The textile industry of this community is one that is still in operation after over 100 years.

The railroad that was built in 1888 gave way to the first textile mill to open in LaFayette. To this day, the textile industry is still present and active in this community with Shaw Industries.


Places to See

The following properties are not open to the public, but you can view them from the exterior to learn more about the buildings that supported the textile industry here.

  • Union Cotton Mill/Consolidated Cotton Corporation Mill and Mill Village, 15 Probasco Street: The mill itself appears to have been demolished and replaced at the modern site of Syntec Industries; the village of this factory, however, can still be seen today. The neighborhood bounded by North Chattanooga Street, Bradley Avenue, and Probasco Street is largely made up of mill village homes.
  • Walker County Hosiery Mills/Barwick Mills Site, LaFayette Cotton Mills, and Mill Village, West Main Street: The southern end of the first mill, which contained a greater part of the original Walker County Hosiery Mills, burned in November of 2015; the western portion of this building, however, still stands. Situated along the Chattooga River at 365 West Main Street, this site facility was originally known as Elizabeth Hosiery Mills before being renamed to Walker County Hosiery Mills. It was then occupied by Barwick Mills until its collapse in 1980. Lafayette Cotton Mills, located across West Main Street from Barwick Mills at 300 West Main Street, was demolished in 2007. The homes of their shared mill village remain. The mill village straddles West Main Street and can be seen by heading west on that road when coming from town. The first mill houses can be seen after crossing the Chattooga River. These homes are private property and can only be viewed from the street.


  • Photo of young male mill worker leaving
    Young mill worker boy. Photo courtesy: Library of Congress

A busy textile town established in 1835, Lafayette became the seat of Walker County in 1885. The building of the Chattanooga, Rome, and Carrollton railroad in 1888 gave LaFayette its first vision of prosperity. LaFayette hosted a diverse number of textile mills from cotton and hosiery to carpets.

Organized in 1893, Union Cotton Mill, the first textile mill to open in LaFayette, produced cotton yarns, towels, and osnaburgs and duck fabric. In 1920, the Consolidated Textile Corporation of New York purchased Union Cotton Mill. From 1934 to 1939, operations at the mill were shut down before being purchased and reopened by Exposition Cotton Mills and began operating again. In 1948, S. Liebovitz and Sons of New York purchased the mill and changed the name to Public Shirts Corporation. In 1984, a fire destroyed the building.

Organized in 1900 as the Elizabeth Hosiery Mills and later renamed Walker County Hosiery Mills in 1906, this textile enterprise played an important role in the growth and development of the LaFayette area. The mill began operations with only 80 machines. By 1917, the mill was equipped with 346 modern knitting machines. The mill employed 270 people and with an output of 1,450 dozen men’s and 400 dozen women’s hose per day of Raven Brand hosiery. Employees lived in the nearby mill village where residents maintained their own vegetable gardens and a cow or pig. A baseball diamond and a primary school were also located within the mill village. Liquidated in 1951, the mill was later occupied by Barwick Mills.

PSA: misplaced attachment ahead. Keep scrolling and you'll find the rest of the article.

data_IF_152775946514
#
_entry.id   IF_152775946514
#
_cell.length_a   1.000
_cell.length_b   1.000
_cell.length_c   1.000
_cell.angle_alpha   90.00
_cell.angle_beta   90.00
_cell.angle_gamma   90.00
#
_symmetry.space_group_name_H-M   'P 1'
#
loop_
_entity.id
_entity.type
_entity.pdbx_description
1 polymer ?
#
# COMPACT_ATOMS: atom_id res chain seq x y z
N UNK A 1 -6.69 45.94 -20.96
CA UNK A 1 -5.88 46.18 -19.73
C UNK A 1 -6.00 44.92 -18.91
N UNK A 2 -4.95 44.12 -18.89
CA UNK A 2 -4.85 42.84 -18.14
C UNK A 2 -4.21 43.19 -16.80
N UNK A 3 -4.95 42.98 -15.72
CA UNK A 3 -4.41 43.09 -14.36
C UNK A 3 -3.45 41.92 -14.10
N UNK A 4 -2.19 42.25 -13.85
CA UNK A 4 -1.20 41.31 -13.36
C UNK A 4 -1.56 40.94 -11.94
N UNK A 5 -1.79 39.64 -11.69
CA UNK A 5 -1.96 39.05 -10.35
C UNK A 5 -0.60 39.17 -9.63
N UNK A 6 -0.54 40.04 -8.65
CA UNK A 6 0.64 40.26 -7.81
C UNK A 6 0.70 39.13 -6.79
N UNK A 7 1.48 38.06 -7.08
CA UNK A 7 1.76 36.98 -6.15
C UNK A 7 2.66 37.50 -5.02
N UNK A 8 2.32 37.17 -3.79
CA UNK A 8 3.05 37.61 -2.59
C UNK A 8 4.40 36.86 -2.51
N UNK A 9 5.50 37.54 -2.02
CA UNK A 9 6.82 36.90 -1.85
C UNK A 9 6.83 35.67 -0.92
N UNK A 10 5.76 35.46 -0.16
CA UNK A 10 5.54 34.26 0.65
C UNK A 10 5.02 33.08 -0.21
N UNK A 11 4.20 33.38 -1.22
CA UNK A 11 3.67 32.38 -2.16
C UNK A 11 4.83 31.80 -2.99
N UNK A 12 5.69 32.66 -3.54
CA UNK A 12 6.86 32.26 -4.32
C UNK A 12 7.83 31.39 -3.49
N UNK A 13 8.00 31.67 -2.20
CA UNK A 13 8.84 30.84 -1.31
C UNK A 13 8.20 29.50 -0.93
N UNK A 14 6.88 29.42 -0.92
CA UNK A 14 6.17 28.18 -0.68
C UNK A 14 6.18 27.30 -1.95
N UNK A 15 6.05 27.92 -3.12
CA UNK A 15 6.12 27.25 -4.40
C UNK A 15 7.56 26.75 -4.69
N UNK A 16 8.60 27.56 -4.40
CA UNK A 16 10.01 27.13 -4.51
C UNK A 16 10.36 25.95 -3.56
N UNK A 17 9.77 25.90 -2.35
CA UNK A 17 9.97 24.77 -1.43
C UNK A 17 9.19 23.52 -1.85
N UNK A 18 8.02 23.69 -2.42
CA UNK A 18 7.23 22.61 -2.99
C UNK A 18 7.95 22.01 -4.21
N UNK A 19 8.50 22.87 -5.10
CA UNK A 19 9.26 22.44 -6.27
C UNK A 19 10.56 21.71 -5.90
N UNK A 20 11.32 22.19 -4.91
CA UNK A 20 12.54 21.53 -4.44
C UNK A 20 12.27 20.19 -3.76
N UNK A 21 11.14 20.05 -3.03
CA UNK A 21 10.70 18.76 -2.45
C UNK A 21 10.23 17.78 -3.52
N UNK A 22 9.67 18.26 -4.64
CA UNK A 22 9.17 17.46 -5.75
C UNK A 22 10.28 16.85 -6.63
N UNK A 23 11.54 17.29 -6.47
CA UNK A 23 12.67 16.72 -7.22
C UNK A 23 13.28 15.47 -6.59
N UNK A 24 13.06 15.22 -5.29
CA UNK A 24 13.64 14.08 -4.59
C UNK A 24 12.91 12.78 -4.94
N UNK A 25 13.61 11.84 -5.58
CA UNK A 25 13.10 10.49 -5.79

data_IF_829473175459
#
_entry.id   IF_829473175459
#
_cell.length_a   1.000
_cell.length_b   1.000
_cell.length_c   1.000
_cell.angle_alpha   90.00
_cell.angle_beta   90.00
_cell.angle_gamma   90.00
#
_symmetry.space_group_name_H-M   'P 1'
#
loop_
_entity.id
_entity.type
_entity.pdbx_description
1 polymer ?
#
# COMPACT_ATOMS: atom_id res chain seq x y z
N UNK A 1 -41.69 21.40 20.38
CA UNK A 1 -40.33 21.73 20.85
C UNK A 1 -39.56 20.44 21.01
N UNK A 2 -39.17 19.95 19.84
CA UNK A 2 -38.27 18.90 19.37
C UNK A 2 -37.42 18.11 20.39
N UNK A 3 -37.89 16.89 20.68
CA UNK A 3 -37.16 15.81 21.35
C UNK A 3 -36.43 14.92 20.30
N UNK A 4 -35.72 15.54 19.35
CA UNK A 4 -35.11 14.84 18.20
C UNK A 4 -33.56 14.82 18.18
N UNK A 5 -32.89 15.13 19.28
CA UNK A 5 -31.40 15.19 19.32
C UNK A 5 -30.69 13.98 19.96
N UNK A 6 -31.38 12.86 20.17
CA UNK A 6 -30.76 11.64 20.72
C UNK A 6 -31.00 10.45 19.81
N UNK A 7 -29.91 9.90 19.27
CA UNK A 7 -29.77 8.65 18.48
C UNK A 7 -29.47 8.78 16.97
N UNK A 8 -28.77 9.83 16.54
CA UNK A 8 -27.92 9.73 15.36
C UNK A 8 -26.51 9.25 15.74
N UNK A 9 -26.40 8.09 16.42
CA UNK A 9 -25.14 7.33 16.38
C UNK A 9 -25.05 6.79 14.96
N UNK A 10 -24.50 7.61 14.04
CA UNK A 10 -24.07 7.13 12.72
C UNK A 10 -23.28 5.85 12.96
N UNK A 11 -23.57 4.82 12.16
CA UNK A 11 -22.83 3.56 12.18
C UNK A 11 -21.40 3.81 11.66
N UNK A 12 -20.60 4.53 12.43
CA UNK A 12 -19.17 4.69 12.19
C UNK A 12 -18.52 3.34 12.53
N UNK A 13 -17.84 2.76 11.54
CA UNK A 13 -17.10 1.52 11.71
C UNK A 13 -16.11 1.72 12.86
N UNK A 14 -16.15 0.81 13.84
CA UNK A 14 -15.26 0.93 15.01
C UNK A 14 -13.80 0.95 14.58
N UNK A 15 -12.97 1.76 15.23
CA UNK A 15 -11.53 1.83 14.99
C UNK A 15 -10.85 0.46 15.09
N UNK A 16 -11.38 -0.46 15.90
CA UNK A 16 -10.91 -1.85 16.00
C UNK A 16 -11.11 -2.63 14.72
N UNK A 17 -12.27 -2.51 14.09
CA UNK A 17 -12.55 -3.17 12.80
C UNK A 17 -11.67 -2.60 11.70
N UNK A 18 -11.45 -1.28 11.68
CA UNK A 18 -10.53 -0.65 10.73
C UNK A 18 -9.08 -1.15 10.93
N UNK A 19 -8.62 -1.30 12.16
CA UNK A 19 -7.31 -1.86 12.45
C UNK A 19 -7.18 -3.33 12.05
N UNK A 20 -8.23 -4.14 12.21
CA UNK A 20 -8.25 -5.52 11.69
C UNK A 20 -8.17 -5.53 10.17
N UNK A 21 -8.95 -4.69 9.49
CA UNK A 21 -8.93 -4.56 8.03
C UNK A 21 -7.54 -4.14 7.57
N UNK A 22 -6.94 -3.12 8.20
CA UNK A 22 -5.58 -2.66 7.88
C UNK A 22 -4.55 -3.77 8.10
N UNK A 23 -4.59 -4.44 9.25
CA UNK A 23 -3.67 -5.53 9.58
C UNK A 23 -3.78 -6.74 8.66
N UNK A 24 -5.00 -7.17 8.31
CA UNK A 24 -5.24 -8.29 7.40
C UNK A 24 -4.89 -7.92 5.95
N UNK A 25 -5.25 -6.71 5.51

After serving in the Coast Guard during World War II, Eugene Thomas Barwick started buying and selling tufted goods for Sears. In 1949, Barwick brought out one of his chief suppliers and formed his own company, Barwick Mills. Doubling his sales in 1950, Barwick expanded his business. By 1954, Barwick Mills’ revenue topped $26 million. By 1971, the company had two massive production facilities, one in LaFayette, Georgia, and one in Dalton, Georgia. One of the early producers of tufted carpet Barwick Industries Inc. invested in many recreational facilities including an airport. Barwick Industries dominated the carpet industry for more than 20 years. As with many textile mills in Lafayette, Barwick closed down by the mid-1980s due to increased competition from overseas textile companies.

Established in 1903 by J.E. Patton, LaFayette Cotton Mills operated successfully for seventeen years. Heated by steam, the mill owners maintained the mill building, along with flowerbeds on the mill property. In 1946, Lawrence Fabrics Corporation purchased the mills to make abrasive jeans until about 1954. After Lawrence Fabrics sold out around 1957, the mills changed hands several times until finally shutting its doors for good in 2004 as Sunrise Hosiery, a sock company.

The LaFayette Cotton mill village cottages ranged in size from six to eight rooms each on one-eighth acre of land. Along with electricity and running water to each house, the mill village also boasted concrete sidewalks. Many village residents maintained their own vegetable gardens within the mill village, which also featured an orchard large enough to supply every family in the village with fruit for the summer. The village also included a primary school, a clubhouse, and playgrounds for the mill village children. Today, LaFayette still influences textile history through its carpet manufacturing at Shaw Industries Inc., the world’s largest carpet manufacturers.

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